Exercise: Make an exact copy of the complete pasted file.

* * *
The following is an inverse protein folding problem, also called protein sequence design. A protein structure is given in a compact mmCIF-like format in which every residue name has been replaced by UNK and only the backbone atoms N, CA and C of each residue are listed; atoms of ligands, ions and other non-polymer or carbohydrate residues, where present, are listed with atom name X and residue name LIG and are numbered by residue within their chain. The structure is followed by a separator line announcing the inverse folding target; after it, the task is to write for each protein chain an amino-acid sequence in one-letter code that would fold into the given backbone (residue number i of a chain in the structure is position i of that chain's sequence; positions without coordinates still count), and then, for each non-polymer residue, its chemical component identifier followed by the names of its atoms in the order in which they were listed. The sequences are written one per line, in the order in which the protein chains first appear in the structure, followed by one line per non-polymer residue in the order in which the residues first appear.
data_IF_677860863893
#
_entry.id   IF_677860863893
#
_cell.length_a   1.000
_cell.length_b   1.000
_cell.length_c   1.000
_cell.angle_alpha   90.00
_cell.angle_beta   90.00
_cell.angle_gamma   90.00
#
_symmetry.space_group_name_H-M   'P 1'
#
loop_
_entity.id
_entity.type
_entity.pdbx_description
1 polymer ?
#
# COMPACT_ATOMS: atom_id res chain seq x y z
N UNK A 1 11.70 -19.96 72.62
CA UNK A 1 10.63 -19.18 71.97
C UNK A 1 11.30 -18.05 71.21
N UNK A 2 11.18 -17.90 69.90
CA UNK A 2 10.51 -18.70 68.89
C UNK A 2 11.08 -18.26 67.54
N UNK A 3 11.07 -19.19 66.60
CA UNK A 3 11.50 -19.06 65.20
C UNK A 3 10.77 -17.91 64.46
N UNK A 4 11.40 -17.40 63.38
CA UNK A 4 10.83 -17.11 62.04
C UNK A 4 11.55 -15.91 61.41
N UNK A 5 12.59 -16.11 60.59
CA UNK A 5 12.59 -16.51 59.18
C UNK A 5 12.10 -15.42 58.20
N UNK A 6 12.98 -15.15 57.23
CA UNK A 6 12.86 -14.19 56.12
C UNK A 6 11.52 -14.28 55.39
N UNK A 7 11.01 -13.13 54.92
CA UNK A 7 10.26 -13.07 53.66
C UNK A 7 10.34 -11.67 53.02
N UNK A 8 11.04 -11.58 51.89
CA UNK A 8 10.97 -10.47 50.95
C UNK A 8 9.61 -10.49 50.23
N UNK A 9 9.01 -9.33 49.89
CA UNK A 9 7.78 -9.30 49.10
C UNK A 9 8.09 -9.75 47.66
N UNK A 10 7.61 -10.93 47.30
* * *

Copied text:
The following is an inverse protein folding problem, also called protein sequence design. A protein structure is given in a compact mmCIF-like format in which every residue name has been replaced by UNK and only the backbone atoms N, CA and C of each residue are listed; atoms of ligands, ions and other non-polymer or carbohydrate residues, where present, are listed with atom name X and residue name LIG and are numbered by residue within their chain. The structure is followed by a separator line announcing the inverse folding target; after it, the task is to write for each protein chain an amino-acid sequence in one-letter code that would fold into the given backbone (residue number i of a chain in the structure is position i of that chain's sequence; positions without coordinates still count), and then, for each non-polymer residue, its chemical component identifier followed by the names of its atoms in the order in which they were listed. The sequences are written one per line, in the order in which the protein chains first appear in the structure, followed by one line per non-polymer residue in the order in which the residues first appear.
data_IF_677860863893
#
_entry.id   IF_677860863893
#
_cell.length_a   1.000
_cell.length_b   1.000
_cell.length_c   1.000
_cell.angle_alpha   90.00
_cell.angle_beta   90.00
_cell.angle_gamma   90.00
#
_symmetry.space_group_name_H-M   'P 1'
#
loop_
_entity.id
_entity.type
_entity.pdbx_description
1 polymer ?
#
# COMPACT_ATOMS: atom_id res chain seq x y z
N UNK A 1 11.70 -19.96 72.62
CA UNK A 1 10.63 -19.18 71.97
C UNK A 1 11.30 -18.05 71.21
N UNK A 2 11.18 -17.90 69.90
CA UNK A 2 10.51 -18.70 68.89
C UNK A 2 11.08 -18.26 67.54
N UNK A 3 11.07 -19.19 66.60
CA UNK A 3 11.50 -19.06 65.20
C UNK A 3 10.77 -17.91 64.46
N UNK A 4 11.40 -17.40 63.38
CA UNK A 4 10.83 -17.11 62.04
C UNK A 4 11.55 -15.91 61.41
N UNK A 5 12.59 -16.11 60.59
CA UNK A 5 12.59 -16.51 59.18
C UNK A 5 12.10 -15.42 58.20
N UNK A 6 12.98 -15.15 57.23
CA UNK A 6 12.86 -14.19 56.12
C UNK A 6 11.52 -14.28 55.39
N UNK A 7 11.01 -13.13 54.92
CA UNK A 7 10.26 -13.07 53.66
C UNK A 7 10.34 -11.67 53.02
N UNK A 8 11.04 -11.58 51.89
CA UNK A 8 10.97 -10.47 50.95
C UNK A 8 9.61 -10.49 50.23
N UNK A 9 9.01 -9.33 49.89
CA UNK A 9 7.78 -9.30 49.10
C UNK A 9 8.09 -9.75 47.66
N UNK A 10 7.61 -10.93 47.30